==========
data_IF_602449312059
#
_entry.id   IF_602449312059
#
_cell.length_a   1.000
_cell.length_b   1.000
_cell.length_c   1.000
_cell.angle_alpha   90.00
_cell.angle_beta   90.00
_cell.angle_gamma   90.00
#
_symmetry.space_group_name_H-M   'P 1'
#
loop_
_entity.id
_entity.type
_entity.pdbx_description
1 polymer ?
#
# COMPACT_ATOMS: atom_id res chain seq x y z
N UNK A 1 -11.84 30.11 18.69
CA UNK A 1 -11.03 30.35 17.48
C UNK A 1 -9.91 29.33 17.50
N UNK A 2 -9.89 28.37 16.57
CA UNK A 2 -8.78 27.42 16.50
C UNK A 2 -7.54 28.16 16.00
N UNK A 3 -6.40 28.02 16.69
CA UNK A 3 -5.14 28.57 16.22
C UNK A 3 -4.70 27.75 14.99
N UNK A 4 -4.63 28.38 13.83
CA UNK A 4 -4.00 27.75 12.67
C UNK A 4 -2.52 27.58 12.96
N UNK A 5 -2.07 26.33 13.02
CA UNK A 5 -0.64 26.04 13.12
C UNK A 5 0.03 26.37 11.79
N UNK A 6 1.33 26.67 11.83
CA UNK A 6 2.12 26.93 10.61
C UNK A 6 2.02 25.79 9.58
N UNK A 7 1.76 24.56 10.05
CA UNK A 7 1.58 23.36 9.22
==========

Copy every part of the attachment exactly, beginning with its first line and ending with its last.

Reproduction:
data_IF_602449312059
#
_entry.id   IF_602449312059
#
_cell.length_a   1.000
_cell.length_b   1.000
_cell.length_c   1.000
_cell.angle_alpha   90.00
_cell.angle_beta   90.00
_cell.angle_gamma   90.00
#
_symmetry.space_group_name_H-M   'P 1'
#
loop_
_entity.id
_entity.type
_entity.pdbx_description
1 polymer ?
#
# COMPACT_ATOMS: atom_id res chain seq x y z
N UNK A 1 -11.84 30.11 18.69
CA UNK A 1 -11.03 30.35 17.48
C UNK A 1 -9.91 29.33 17.50
N UNK A 2 -9.89 28.37 16.57
CA UNK A 2 -8.78 27.42 16.50
C UNK A 2 -7.54 28.16 16.00
N UNK A 3 -6.40 28.02 16.69
CA UNK A 3 -5.14 28.57 16.22
C UNK A 3 -4.70 27.75 14.99
N UNK A 4 -4.63 28.38 13.83
CA UNK A 4 -4.00 27.75 12.67
C UNK A 4 -2.52 27.58 12.96
N UNK A 5 -2.07 26.33 13.02
CA UNK A 5 -0.64 26.04 13.12
C UNK A 5 0.03 26.37 11.79
N UNK A 6 1.33 26.67 11.83
CA UNK A 6 2.12 26.93 10.61
C UNK A 6 2.02 25.79 9.58
N UNK A 7 1.76 24.56 10.05
CA UNK A 7 1.58 23.36 9.22